We discuss the ‘Great Period of Instability’ and the $24 trillion rollover risk as interconnected disasters in the global economy. Max then talks to Reggie Middleton in Bryant Park, NY, about there being no such thing as negative interest rates and how the German taxpayer will go broke before Deutsche Bank does. Max talks to Valentin Schmid of the Epoch Times about the trillions of bad debts in the Chinese banking system and what plans the Peoples Bank of China has for dealing with it.
We discuss the farcical, upside down world that central bank intervention has made in markets – where the safest bets are now the most dangerous. We also discuss the otherwise undiscussed collateral damage to European countries from sanctions friendly fire. In the second half, Max continues his interview with Gerald Celente of TrendsResearch.com about entrepreneurship and the US elections.
Of the citizens of the declining Roman empire, it was said: “Give them bread and circuses and they will never revolt.” So true is this of all such citizens of declining empire that every four years American presidential wannabes even promise revolution but know that the voter will ask only for more bread, circuses and… taco bowls. Dr. Michael Hudson joins Double Down to talk about the economic reality behind the Trump voter and about whether or not, as it is claimed, Hillary Clinton is the ‘most progressive’ candidate in Democratic history.
In this episode of the Keiser Report from Kingston, NY, we discuss the myth of the Millennial entrepreneur. Business startups have collapsed and the Obama administration says that student debt is great for the US economy; meanwhile, in China, ‘innovation centers’ have popped up all over the country, but will the entrepreneurs ever show up? In the second half, Max interviews Gerald Celente of TrendsResearch.com about entrepreneurship and US elections.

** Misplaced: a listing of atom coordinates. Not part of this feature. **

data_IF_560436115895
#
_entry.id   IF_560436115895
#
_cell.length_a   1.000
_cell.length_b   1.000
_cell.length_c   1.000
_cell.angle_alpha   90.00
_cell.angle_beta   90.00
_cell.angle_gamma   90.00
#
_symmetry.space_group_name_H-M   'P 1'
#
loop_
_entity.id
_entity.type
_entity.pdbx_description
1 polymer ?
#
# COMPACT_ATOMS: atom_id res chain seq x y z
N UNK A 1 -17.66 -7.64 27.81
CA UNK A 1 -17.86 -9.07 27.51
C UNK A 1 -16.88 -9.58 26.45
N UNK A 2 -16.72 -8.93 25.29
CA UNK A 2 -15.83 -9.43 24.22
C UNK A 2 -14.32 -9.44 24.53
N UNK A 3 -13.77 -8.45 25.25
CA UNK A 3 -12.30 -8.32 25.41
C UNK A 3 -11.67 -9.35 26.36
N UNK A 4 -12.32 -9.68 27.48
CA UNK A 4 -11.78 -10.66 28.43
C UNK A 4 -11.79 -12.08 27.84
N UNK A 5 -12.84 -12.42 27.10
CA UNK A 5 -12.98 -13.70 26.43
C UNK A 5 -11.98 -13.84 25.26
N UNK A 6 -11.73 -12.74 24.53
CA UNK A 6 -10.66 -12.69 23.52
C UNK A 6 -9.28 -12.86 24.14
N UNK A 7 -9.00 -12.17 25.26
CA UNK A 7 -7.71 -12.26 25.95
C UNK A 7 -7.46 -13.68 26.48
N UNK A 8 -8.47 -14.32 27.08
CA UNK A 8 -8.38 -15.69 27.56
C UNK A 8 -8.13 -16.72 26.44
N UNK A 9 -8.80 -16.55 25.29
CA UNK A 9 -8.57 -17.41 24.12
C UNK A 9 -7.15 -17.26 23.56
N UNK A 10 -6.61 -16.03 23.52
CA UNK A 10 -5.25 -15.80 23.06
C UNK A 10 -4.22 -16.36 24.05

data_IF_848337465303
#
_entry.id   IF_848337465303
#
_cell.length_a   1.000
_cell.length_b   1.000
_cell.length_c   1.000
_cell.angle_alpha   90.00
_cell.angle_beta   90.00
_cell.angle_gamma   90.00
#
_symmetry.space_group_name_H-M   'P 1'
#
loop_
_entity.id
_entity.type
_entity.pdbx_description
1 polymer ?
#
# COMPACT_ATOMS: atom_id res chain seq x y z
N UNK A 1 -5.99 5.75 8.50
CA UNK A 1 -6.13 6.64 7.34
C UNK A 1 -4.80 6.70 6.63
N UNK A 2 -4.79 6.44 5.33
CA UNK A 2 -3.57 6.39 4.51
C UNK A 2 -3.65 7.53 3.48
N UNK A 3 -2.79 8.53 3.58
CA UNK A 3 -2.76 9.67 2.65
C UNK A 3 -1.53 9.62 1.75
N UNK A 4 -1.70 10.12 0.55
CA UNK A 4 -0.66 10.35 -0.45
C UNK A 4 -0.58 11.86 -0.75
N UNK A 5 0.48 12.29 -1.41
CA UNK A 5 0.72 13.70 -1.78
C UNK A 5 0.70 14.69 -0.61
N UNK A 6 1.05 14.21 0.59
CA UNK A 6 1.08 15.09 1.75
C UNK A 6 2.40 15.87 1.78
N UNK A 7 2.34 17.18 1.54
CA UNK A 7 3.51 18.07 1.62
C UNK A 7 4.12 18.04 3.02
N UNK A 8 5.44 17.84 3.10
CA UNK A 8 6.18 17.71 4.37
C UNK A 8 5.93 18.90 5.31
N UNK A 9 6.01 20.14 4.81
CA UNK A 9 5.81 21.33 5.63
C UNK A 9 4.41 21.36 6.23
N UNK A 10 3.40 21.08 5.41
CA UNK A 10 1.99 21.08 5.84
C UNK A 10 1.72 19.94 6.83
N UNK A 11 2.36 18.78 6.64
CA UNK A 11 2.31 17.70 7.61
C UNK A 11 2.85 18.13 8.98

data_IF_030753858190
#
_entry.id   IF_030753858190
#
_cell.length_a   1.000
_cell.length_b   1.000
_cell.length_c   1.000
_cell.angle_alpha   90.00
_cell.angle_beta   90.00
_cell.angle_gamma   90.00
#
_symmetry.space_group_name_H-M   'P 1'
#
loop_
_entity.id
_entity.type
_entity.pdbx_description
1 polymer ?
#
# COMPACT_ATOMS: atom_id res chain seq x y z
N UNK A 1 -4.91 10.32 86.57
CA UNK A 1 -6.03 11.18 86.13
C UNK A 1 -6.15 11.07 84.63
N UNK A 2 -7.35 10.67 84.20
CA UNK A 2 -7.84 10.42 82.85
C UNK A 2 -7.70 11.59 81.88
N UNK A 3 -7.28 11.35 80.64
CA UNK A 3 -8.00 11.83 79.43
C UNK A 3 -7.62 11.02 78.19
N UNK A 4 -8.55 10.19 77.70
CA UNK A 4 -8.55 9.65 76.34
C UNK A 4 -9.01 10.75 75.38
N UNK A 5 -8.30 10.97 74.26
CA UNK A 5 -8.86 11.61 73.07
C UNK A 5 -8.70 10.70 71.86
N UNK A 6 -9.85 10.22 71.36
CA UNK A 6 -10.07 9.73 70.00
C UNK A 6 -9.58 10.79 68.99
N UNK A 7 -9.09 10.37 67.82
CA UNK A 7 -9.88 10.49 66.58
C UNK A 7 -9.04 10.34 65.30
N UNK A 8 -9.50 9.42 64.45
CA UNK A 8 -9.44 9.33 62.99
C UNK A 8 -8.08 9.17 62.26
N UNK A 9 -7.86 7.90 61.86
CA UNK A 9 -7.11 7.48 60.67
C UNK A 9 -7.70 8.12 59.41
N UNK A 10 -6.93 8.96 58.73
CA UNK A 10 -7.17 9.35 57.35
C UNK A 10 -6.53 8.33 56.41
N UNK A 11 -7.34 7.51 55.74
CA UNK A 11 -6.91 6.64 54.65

We talk to financial journalist, comedian and presenter, Dominic Frisby about . . . taxation as a source of comedic material for his new stand up show, “Let’s Talk about Tax”. Max and Stacy also interview Anoush Hakimi of TrialFunder.com about crowdfunding justice.
We talk to Gregor Macdonald of Gregor.us and the TerraJoule newsletter. We discuss energy transition, San Diego’s 2035 plan, walkable cities, and urban burbs. They also examine Saudi Arabia’s plan to float Saudi Aramco and go solar.
China’s currency, the yuan, has been tumbling, and yet, investors are allegedly ‘unperturbed.’ Are these so-called investors right to put their faith in the new openness of the People’s Bank of China in managing the decline? Whilst financial journalists and the investors who read them may be ‘unperturbed,’ Chinese citizens are preparing for a massive devaluation in the yuan and we can see that in the metals markets. Double Down talks to Valentin Schmid of the Epoch Times about the chances for a big devaluation and about the relationship of central banking to the Communist Manifesto.
We talk first to Jeff Berwick of the Dollar Vigilante about Americans renouncing their citizenship as a solution to bank embargoes and double taxation. In the second half, we chat to Susanne Tarkowski Tempelhof, founder of BitNation – the world’s first virtual nation, a blockchain powered jurisdiction – about ending geographical apartheid in the digital and crypto age.
We talk first to former banker, now author, Nomi Prins, about a solution to the revolving door between Wall Street and DC. We discuss whether or not Hillary Clinton’s highly paid speeches to Goldman Sachs matter and whether or not Wall Street expects anything in return for its contributions to her campaign. In the second half, we talk to UK activist Tina Rothery about fracking being forced upon the people of North Yorkshire, who have overwhelmingly expressed their resistance to the ‘controversial’ natural gas and oil extraction method. We ask what the solution is going forward when elected officials choose corporations over populations.
We talk to Dmitry Orlov, author of The Collapse Gap, about a “pathway to a different future.” Orlov suggests that “150 strong” can solve many of the problems present in our economies and societies – smaller communities of 150 who can trust each other and work together as a unit during the crisis of capitalism. We also discuss the drumbeat of war and how war is not the answer to the global economic depression.